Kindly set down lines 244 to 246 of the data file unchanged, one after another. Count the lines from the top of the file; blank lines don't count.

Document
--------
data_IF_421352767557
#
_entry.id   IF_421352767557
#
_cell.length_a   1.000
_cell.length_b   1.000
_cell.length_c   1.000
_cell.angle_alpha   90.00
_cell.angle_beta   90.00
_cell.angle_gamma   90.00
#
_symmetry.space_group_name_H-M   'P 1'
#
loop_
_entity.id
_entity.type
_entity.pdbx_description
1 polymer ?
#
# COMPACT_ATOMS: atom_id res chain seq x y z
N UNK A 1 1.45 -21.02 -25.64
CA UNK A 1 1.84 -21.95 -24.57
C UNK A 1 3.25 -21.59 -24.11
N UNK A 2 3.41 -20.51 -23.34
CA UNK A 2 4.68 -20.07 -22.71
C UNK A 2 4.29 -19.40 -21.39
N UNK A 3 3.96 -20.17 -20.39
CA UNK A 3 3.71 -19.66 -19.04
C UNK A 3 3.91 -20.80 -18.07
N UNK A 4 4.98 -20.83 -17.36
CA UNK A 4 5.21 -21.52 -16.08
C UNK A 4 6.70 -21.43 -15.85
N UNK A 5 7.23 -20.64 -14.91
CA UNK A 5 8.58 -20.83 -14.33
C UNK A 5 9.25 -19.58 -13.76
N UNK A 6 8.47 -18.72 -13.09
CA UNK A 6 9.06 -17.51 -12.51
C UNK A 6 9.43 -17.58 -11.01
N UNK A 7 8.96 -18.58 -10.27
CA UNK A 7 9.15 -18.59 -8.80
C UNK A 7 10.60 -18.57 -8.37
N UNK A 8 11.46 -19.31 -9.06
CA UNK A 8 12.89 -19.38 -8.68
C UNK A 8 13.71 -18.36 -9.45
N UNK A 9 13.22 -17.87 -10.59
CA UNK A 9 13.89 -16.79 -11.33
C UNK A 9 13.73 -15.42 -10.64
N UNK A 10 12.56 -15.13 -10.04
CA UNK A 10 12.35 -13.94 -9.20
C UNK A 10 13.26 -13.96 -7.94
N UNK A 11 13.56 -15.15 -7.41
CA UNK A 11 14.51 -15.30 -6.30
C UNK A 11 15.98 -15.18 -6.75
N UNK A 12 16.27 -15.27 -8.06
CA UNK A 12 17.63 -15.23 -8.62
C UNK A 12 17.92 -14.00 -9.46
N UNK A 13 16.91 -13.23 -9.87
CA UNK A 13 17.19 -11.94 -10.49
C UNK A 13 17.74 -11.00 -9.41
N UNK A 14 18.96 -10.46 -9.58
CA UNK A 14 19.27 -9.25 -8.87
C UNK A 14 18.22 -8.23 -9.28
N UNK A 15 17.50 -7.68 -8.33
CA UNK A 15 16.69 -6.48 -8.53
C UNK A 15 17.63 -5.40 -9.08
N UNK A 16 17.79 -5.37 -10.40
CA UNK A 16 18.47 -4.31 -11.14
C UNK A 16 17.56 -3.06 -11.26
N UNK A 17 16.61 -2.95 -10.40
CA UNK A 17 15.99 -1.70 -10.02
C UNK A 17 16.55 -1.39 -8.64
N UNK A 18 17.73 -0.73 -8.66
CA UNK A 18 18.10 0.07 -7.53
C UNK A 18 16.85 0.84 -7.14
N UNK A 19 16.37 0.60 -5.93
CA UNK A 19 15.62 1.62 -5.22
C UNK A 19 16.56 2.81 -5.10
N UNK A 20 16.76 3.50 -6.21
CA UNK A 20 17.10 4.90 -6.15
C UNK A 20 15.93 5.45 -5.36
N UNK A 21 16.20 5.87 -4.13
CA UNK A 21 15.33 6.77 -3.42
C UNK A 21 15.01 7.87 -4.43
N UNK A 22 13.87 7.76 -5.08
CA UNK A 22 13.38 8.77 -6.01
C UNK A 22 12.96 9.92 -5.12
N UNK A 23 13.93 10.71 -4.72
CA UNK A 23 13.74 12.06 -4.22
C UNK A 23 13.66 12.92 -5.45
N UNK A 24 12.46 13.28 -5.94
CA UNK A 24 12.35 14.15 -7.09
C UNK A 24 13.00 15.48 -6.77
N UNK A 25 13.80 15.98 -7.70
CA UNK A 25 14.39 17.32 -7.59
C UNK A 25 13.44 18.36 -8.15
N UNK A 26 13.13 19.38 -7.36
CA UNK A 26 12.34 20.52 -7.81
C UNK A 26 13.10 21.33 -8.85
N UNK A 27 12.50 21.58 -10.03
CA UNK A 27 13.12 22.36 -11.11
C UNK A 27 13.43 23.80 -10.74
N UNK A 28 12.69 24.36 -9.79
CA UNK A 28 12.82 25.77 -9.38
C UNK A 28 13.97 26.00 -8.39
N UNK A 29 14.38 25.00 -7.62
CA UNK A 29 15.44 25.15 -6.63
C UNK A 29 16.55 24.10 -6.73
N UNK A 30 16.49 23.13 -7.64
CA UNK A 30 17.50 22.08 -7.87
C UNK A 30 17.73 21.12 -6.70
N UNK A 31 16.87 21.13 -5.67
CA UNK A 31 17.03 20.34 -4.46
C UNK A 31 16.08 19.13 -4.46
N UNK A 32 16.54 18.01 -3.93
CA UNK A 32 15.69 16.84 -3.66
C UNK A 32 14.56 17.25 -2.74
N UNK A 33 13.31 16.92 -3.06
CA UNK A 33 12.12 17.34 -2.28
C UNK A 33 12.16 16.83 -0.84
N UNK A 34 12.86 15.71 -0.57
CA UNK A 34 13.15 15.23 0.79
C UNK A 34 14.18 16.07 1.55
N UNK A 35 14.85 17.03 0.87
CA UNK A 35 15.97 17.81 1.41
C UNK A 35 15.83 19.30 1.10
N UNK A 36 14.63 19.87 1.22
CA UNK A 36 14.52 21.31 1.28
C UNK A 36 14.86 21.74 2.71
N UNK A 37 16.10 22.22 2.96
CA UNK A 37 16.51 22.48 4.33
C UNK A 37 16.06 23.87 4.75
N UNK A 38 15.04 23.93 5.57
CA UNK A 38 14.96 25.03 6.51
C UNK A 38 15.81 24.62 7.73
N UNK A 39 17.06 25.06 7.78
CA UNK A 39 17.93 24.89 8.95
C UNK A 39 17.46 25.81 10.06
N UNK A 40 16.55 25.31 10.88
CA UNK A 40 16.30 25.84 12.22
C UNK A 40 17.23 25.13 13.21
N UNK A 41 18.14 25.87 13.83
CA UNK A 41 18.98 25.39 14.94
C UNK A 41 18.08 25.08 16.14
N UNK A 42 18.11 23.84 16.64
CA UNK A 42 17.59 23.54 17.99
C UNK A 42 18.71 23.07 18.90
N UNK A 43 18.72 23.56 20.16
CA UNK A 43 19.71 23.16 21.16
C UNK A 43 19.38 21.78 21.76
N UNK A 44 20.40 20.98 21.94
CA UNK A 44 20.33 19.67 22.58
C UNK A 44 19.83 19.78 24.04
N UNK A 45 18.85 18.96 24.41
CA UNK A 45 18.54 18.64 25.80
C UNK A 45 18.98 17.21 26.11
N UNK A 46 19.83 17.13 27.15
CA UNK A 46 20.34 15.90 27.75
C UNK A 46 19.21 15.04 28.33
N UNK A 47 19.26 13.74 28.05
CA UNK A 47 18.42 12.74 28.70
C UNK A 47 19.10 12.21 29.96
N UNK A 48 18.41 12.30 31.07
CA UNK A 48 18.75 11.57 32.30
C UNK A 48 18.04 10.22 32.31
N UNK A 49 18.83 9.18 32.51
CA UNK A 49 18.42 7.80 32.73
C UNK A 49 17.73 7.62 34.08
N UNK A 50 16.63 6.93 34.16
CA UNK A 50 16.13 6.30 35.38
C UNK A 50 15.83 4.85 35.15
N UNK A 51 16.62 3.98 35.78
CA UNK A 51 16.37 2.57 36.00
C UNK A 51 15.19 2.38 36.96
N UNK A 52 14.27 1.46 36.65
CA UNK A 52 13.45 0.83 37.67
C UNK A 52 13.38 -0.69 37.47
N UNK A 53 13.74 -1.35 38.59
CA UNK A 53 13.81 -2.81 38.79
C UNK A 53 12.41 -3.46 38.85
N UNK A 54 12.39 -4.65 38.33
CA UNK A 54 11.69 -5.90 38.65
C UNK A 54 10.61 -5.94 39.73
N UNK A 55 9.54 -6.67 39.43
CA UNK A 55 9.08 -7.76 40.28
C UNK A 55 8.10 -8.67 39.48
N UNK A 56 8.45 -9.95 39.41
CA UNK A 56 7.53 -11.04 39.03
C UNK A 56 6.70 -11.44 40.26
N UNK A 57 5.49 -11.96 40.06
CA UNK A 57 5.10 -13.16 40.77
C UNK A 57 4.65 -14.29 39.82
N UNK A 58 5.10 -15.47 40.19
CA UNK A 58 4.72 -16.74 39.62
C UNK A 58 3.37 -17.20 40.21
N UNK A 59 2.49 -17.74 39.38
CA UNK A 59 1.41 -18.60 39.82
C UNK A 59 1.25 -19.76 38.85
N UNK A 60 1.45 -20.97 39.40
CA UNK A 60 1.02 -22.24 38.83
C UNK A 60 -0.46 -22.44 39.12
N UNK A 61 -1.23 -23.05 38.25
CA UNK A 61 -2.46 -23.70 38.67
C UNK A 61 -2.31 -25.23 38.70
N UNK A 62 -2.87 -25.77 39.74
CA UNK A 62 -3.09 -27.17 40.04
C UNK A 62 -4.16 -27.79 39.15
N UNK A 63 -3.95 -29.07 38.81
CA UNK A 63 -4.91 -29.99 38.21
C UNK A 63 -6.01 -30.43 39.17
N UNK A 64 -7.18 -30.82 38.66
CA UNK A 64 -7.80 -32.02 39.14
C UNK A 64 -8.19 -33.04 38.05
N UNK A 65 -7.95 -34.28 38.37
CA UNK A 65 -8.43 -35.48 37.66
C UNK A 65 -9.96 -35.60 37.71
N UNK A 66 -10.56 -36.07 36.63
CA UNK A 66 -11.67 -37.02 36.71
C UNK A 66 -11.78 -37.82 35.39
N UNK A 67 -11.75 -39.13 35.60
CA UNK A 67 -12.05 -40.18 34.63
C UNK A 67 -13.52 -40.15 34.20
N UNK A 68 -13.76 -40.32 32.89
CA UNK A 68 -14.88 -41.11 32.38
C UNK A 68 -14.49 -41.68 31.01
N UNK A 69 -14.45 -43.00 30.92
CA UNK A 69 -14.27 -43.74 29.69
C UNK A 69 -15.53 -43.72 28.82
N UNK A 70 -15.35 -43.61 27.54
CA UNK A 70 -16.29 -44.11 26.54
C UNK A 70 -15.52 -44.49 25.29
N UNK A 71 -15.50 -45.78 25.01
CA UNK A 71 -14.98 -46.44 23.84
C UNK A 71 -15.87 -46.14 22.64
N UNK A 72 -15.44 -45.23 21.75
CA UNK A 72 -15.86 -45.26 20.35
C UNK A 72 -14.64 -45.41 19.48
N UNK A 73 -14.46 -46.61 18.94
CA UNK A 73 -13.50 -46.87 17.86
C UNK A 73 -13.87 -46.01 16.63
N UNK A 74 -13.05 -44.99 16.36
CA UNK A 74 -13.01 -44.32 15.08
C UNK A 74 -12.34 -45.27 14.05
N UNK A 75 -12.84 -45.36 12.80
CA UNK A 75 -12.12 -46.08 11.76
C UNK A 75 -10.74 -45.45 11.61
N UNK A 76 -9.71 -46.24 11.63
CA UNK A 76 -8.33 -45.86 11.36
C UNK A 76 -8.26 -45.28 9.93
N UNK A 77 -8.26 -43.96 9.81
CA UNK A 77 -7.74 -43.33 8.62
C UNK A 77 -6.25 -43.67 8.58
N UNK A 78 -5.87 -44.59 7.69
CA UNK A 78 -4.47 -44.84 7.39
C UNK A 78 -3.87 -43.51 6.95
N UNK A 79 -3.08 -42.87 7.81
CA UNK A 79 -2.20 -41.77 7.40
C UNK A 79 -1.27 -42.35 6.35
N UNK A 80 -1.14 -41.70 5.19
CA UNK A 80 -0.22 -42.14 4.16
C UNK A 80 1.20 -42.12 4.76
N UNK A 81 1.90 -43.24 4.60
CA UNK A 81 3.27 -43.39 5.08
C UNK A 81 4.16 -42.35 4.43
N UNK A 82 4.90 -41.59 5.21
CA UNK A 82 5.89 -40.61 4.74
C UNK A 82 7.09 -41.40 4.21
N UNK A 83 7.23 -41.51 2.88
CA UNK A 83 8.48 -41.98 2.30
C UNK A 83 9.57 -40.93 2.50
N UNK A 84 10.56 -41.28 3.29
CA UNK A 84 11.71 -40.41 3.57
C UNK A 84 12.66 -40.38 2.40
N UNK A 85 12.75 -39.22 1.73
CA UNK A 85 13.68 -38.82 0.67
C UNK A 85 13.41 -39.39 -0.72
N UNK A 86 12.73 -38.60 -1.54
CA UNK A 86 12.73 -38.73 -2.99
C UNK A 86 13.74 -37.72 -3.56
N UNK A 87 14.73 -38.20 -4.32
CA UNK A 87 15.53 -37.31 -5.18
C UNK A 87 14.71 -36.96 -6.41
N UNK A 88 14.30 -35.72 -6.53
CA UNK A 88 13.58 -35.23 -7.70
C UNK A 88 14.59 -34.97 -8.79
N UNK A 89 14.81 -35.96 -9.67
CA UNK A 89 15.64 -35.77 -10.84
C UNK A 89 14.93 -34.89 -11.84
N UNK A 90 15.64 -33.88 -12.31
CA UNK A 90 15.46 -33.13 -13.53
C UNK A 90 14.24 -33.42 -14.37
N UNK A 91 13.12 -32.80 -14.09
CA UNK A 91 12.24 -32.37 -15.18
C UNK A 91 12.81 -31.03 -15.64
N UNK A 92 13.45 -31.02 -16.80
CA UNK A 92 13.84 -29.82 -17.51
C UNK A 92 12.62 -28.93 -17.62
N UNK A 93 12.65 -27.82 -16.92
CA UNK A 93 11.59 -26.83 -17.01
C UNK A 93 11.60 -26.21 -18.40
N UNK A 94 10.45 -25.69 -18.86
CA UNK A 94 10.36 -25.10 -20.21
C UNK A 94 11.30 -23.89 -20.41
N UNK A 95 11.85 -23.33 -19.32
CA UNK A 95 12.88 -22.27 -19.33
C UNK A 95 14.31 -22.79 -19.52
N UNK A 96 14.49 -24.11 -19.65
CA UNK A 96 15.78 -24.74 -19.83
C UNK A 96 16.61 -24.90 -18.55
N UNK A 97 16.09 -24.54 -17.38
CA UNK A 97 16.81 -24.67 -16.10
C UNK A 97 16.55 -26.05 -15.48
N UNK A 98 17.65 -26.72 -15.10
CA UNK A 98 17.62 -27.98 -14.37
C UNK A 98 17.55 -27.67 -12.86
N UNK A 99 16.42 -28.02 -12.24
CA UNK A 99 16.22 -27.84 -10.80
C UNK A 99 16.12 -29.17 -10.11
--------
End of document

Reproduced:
CA UNK A 75 -12.12 -46.08 11.76
C UNK A 75 -10.74 -45.45 11.61
N UNK A 76 -9.71 -46.24 11.63